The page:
Spokane, Washington’s, free weekly, the Inlander, basically started as a grad school project. That was 25 years ago.
The McGregor brothers borrowed money from their grandma and relied on their mom to help them build staff. After 18 months, the Inlander made enough money to sustain itself, but publisher Ted McGregor and general manager Jeremy McGregor didn’t take salaries for quite a while, Ted McGregor said. It took five to seven years before he thought the Inlander might make it.
“It was a lot of hard work and took a while to get there, but we’re kind of countering the narrative a little bit here,” he said.
This is our last week, for now, with someone who started a news organization. We started in Flint with a journalist who’s trying to figure out the business side, then last week went to North Carolina and a newsroom that’s going statewide. Now, let’s take the long view.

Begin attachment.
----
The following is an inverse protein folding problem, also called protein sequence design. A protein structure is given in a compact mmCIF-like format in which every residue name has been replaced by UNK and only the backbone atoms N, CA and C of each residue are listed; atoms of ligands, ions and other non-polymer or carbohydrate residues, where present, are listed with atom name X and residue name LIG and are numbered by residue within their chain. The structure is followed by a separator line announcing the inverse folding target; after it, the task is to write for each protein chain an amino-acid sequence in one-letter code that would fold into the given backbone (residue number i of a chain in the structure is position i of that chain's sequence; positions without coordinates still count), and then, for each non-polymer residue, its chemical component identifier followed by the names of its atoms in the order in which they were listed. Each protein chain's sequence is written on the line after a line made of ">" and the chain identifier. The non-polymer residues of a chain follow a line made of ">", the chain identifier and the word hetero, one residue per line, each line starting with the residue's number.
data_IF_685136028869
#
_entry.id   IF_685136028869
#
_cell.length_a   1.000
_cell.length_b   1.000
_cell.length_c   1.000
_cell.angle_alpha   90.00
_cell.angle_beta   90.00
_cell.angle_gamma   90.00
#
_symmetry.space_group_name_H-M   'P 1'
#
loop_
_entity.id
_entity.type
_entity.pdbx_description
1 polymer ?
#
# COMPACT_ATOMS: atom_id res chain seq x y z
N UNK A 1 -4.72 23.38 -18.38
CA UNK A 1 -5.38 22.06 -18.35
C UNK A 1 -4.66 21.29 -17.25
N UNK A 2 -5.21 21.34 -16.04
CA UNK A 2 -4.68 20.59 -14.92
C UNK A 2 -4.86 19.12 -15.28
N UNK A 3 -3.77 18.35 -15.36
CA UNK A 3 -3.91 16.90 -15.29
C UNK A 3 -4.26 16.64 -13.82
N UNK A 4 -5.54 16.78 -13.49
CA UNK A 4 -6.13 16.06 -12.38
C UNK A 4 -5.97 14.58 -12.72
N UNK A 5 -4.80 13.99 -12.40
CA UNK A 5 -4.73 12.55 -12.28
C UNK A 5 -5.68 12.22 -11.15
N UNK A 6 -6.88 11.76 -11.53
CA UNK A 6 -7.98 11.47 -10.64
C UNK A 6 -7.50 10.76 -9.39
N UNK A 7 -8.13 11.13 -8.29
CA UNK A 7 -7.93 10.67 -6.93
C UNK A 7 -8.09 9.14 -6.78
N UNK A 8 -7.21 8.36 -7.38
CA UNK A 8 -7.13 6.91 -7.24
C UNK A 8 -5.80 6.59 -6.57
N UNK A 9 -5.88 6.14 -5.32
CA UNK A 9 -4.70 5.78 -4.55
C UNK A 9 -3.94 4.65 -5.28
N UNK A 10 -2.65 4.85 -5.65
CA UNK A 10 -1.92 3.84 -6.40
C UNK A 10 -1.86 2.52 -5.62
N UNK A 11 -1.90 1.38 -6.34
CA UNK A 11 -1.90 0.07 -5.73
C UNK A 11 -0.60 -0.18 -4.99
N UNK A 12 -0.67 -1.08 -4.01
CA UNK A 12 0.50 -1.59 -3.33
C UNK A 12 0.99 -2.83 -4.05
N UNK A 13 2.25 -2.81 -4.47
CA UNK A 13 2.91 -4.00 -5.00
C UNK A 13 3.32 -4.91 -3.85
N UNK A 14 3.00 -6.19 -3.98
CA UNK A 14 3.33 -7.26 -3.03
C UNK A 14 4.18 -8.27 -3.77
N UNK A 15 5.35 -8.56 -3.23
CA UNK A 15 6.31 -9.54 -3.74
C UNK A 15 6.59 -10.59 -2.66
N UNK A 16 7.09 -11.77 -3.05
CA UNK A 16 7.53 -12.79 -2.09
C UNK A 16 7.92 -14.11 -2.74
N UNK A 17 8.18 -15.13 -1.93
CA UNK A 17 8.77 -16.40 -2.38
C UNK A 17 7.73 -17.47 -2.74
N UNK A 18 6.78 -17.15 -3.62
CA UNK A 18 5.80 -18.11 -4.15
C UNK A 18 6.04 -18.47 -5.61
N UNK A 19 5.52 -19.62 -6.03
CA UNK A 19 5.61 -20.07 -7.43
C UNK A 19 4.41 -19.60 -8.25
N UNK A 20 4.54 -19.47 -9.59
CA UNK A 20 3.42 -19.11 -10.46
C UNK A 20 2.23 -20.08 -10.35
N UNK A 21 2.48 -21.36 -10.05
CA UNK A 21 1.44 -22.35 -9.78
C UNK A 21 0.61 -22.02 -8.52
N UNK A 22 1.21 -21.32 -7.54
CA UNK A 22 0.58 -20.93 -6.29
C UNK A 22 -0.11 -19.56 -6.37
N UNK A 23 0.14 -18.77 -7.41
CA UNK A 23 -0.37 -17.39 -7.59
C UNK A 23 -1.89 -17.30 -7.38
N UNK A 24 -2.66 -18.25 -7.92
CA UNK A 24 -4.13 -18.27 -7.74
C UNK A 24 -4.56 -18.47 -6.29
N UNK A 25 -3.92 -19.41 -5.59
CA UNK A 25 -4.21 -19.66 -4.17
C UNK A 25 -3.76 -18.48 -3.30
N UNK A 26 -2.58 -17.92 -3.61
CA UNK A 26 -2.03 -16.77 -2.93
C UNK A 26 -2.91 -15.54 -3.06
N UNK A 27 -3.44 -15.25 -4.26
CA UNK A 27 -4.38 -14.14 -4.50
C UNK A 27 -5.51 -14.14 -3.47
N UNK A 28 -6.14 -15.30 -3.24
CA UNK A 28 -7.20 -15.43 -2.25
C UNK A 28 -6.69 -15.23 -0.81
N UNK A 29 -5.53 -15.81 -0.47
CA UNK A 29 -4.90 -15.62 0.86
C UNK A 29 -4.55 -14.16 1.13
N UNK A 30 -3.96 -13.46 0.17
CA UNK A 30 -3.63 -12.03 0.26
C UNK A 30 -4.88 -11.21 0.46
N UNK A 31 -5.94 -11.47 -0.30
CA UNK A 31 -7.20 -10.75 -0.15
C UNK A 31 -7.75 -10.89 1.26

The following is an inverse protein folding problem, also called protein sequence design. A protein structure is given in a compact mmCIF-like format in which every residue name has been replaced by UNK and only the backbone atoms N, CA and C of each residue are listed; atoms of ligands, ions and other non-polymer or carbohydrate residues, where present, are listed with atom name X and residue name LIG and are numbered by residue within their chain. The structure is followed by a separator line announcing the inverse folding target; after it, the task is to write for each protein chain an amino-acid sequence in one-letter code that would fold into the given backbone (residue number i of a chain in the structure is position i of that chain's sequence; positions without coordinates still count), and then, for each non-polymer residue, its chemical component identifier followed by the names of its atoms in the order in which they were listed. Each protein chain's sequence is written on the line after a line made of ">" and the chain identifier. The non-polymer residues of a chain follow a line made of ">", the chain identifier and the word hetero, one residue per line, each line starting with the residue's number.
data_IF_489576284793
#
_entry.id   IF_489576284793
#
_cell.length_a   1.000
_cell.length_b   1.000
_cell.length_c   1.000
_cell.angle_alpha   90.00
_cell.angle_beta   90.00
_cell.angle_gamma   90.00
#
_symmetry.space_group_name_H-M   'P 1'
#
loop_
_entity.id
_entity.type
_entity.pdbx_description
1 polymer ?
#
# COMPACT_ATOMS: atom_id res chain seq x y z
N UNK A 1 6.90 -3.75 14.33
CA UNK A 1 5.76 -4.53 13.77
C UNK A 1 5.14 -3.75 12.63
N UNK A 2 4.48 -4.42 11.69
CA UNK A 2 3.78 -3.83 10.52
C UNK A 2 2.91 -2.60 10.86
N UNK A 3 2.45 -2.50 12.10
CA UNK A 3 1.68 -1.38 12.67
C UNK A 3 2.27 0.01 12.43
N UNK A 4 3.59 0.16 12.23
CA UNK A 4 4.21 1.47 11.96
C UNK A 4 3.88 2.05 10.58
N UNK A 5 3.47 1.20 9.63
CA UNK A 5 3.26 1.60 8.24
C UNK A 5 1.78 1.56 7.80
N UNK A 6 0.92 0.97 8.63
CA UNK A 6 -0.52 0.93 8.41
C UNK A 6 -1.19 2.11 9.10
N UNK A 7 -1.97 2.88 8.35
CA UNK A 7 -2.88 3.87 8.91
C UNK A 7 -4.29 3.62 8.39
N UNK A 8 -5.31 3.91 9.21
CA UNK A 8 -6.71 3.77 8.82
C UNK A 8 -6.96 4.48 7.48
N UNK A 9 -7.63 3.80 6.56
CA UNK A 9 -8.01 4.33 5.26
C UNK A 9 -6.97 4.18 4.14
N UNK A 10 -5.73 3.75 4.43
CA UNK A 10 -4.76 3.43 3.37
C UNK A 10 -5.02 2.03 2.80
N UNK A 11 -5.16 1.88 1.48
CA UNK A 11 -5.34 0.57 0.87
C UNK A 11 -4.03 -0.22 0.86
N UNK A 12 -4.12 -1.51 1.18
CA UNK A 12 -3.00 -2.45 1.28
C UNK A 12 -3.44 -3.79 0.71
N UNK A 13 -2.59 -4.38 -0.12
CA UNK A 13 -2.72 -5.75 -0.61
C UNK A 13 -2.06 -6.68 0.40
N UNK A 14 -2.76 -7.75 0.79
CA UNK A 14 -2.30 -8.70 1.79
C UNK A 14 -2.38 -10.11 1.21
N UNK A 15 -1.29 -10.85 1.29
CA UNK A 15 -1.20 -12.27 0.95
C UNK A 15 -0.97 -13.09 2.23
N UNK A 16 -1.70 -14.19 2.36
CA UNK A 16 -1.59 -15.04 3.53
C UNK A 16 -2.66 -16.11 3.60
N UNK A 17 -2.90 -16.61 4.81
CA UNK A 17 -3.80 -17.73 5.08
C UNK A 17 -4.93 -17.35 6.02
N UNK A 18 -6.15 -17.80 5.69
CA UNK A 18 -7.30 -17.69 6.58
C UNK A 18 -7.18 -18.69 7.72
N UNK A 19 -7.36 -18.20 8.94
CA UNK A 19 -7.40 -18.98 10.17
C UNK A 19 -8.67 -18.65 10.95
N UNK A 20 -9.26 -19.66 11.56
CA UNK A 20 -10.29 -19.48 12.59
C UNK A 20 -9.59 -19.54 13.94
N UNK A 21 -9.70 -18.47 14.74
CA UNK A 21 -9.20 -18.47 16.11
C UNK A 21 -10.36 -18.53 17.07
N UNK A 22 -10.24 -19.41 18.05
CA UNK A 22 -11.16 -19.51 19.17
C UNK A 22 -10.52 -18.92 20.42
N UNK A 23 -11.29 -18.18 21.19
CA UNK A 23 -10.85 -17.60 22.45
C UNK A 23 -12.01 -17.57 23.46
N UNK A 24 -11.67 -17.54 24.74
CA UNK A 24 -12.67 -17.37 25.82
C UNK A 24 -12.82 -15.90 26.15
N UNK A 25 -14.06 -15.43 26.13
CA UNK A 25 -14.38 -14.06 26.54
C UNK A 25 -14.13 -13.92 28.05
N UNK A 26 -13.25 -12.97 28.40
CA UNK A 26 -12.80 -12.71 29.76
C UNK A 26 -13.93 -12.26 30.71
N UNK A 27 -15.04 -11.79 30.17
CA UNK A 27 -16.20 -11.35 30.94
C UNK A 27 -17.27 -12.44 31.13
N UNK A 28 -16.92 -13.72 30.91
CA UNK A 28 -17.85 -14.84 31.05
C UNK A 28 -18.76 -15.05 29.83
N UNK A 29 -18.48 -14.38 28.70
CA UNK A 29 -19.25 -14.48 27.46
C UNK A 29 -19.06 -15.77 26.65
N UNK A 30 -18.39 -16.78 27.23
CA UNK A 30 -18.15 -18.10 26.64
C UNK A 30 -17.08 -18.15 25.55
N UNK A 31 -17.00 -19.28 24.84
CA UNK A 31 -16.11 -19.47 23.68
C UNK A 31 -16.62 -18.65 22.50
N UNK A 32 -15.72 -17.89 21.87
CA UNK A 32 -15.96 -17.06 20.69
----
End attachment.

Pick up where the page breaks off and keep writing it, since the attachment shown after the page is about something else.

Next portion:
Keep it simple
A few weeks ago, the Inlander started running a year-long serialized novel, which you can read more about here. That project brought in sponsorship from a major brand. The local writer’s making $10,000. And while the serial, “Miller Cane,” is online and on air, it was created as a print-first product.
There’s a huge cacophony of information right now, Ted said. But the Inlander has tried to stay true to telling stories and staying local.
“There’s been an explosion of journalism and information, particularly about the world and DC, but for Spokane,
Read more here: https://www.poynter.org/news/lessons-25-year-old-local-startup